17. Buhl EH, Peichl L 1986. Morphology of rabbit retinal ganglion cells projecting to the medial terminal nucleus of the accessory optic system. J. Comp. Neurol. 253:2163–74
    [Google Scholar]
  18. Buldyrev I, Taylor WR 2013. Inhibitory mechanisms that generate centre and surround properties in ON and OFF brisk-sustained ganglion cells in the rabbit retina. J. Physiol. 591:1303–25
    [Google Scholar]
  19. Cafaro J, Rieke F 2010. Noise correlations improve response fidelity and stimulus encoding. Nature 468:7326964–67
    [Google Scholar]
  20. Chen M, Lee S, Park SJH, Looger LL, Zhou ZJ 2014. Receptive field properties of bipolar cell axon terminals in direction-selective sublaminas of the mouse retina. J. Neurophysiol. 112:81950–62
    [Google Scholar]
  21. Chen Q, Pei Z, Koren D, Wei W 2016. Stimulus-dependent recruitment of lateral inhibition underlies retinal direction selectivity. eLife 5:e21053
    [Google Scholar]
  22. Chen Q, Wei W 2018. Stimulus-dependent engagement of neural mechanisms for reliable motion detection in the mouse retina. J. Neurophysiol. In press. https://doi.org/10.1152/jn.00716.2017
    [Crossref] [Google Scholar]
  23. Chiao C-C, Masland RH 2003. Contextual tuning of direction-selective retinal ganglion cells. Nat. Neurosci. 6:121251–52
    [Google Scholar]
  24. Chichilnisky EJ, Kalmar RS 2002. Functional asymmetries in ON and OFF ganglion cells of primate retina. J. Neurosci. 22:72737–47
    [Google Scholar]
  25. Clark DA, Demb JB 2016. Parallel computations in insect and mammalian visual motion processing. Curr. Biol. 26:20R1062–72
    [Google Scholar]
  26. Cruz-Martín A, El-Danaf RN, Osakada F, Sriram B, Dhande OS et al. 2014. A dedicated circuit links direction-selective retinal ganglion cells to the primary visual cortex. Nature 507:7492358–61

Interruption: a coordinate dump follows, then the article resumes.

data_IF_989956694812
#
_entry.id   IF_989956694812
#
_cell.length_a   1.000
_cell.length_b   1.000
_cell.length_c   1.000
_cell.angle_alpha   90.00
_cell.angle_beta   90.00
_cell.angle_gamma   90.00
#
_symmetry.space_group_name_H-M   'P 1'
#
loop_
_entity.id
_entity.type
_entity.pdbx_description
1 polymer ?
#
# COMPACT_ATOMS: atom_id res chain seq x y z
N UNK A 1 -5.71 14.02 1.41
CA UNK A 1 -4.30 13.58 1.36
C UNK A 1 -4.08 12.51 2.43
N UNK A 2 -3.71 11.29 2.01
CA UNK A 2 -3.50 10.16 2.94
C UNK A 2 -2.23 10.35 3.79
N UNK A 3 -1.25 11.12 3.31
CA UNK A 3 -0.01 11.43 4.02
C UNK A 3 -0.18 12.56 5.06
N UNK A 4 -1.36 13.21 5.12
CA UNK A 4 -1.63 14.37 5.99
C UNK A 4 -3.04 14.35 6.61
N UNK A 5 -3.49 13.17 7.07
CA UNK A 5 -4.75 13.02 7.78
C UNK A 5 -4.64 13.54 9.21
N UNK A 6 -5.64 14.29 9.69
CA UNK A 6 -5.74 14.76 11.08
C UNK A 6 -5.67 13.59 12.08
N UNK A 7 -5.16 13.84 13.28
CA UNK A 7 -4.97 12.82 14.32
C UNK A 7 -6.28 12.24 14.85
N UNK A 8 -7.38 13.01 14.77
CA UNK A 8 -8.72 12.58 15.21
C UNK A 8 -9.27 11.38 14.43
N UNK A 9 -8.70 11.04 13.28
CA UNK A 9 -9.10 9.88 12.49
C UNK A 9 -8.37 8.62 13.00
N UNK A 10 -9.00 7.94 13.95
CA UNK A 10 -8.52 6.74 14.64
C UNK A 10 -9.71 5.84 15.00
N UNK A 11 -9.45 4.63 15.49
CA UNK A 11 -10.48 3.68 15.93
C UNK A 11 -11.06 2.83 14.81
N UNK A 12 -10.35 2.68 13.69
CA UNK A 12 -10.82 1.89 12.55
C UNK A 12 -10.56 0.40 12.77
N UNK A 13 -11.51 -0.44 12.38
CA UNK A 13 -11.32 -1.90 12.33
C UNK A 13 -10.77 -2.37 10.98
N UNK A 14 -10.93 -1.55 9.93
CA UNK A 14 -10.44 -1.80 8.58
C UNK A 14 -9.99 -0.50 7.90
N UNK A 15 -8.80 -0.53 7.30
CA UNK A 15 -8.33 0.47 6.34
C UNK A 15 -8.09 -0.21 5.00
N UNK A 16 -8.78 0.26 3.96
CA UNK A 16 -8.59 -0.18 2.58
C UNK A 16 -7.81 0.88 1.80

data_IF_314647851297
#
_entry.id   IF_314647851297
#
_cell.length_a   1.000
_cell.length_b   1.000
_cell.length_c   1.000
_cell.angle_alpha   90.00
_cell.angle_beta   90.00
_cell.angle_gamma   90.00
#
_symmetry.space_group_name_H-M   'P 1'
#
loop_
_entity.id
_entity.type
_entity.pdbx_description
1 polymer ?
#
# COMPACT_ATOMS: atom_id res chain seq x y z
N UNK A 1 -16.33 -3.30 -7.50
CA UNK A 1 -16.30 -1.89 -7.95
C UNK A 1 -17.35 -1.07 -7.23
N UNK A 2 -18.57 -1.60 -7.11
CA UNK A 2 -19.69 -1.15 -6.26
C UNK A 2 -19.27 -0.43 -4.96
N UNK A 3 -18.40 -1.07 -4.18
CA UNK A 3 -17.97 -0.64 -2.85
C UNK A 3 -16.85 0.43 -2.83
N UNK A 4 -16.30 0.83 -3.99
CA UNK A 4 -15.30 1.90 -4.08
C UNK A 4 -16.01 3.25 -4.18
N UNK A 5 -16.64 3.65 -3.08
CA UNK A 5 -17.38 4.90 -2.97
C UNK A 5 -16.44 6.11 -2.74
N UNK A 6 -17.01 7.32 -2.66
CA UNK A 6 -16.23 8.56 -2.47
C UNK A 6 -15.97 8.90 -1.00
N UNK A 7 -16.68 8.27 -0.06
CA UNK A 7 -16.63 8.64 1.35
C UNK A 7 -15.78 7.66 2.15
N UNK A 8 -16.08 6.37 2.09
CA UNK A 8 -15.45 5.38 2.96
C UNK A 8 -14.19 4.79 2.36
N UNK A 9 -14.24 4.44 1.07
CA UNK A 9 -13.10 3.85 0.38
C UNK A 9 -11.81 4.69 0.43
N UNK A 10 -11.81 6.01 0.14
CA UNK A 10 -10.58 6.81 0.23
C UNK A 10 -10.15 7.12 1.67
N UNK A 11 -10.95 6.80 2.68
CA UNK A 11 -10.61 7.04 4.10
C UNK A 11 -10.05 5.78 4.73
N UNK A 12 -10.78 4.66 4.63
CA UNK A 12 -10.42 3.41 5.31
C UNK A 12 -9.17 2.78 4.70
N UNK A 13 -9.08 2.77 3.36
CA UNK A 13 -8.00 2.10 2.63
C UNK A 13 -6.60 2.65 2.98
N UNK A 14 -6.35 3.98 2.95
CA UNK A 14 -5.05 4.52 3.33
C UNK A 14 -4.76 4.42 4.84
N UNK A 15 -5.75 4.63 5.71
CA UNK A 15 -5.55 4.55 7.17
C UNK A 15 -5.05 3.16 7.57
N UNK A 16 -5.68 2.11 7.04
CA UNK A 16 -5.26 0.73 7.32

[Google Scholar]
  27. David SV, Vinje WE, Gallant JL 2004. Natural stimulus statistics alter the receptive field structure of V1 neurons. J. Neurosci. 24:316991–7006
    [Google Scholar]
  28. Deny S, Ferrari U, Macé E, Yger P, Caplette R et al. 2017. Multiplexed computations in retinal ganglion cells of a single type. Nat. Commun. 8:11964
    [Google Scholar]
  29. Devries SH, Baylor DA 1997. Mosaic arrangement of ganglion cell receptive fields in rabbit retina. J. Neurophysiol. 78:42048–60
    [Google Scholar]
  30. Dhande OS, Estevez ME, Quattrochi LE, El-Danaf RN, Nguyen PL et al. 2013. Genetic dissection of retinal inputs to brainstem nuclei controlling image stabilization. J. Neurosci. 33:4517797–813
    [Google Scholar]
  31. Ding H, Smith RG, Poleg-Polsky A, Diamond JS, Briggman KL 2016. Species-specific wiring for direction selectivity in the mammalian retina. Nature 535:7610105–10
    [Google Scholar]
  32. Elstrott J, Anishchenko A, Greschner M, Sher A, Litke AM et al. 2008. Direction selectivity in the retina is established independent of visual experience and cholinergic retinal waves. Neuron 58:4499–506
    [Google Scholar]
  33. Euler T, Detwiler PB, Denk W 2002. Directionally selective calcium signals in dendrites of starburst amacrine cells. Nature 418:6900845–52
    [Google Scholar]
  34. Famiglietti EV 1983. “Starburst” amacrine cells and cholinergic neurons: mirror-symmetric on and off amacrine cells of rabbit retina. Brain Res 261:1138–44
    [Google Scholar]
  35. Famiglietti EV 1991. Synaptic organization of starburst amacrine cells in rabbit retina: analysis of serial thin sections by electron microscopy and graphic reconstruction. J. Comp. Neurol. 309:140–70
    [Google Scholar]
  36. Famiglietti EV 1992. Dendritic co-stratification of ON and ON-OFF directionally selective ganglion cells with starburst amacrine cells in rabbit retina. J. Comp. Neurol. 324:3322–35
    [Google Scholar]
  37. Felsen G, Dan Y 2005. A natural approach to studying vision. Nat. Neurosci. 8:121643–46
    [Google Scholar]
  38. Felsen G, Touryan J, Han F, Dan Y 2005. Cortical sensitivity to visual features in natural scenes. PLOS Biol 3:10e342
    [Google Scholar]
  39. Fiscella M, Franke F, Farrow K, Müller J, Roska B et al. 2015. Visual coding with a population of direction-selective neurons. J. Neurophysiol. 114:42485–99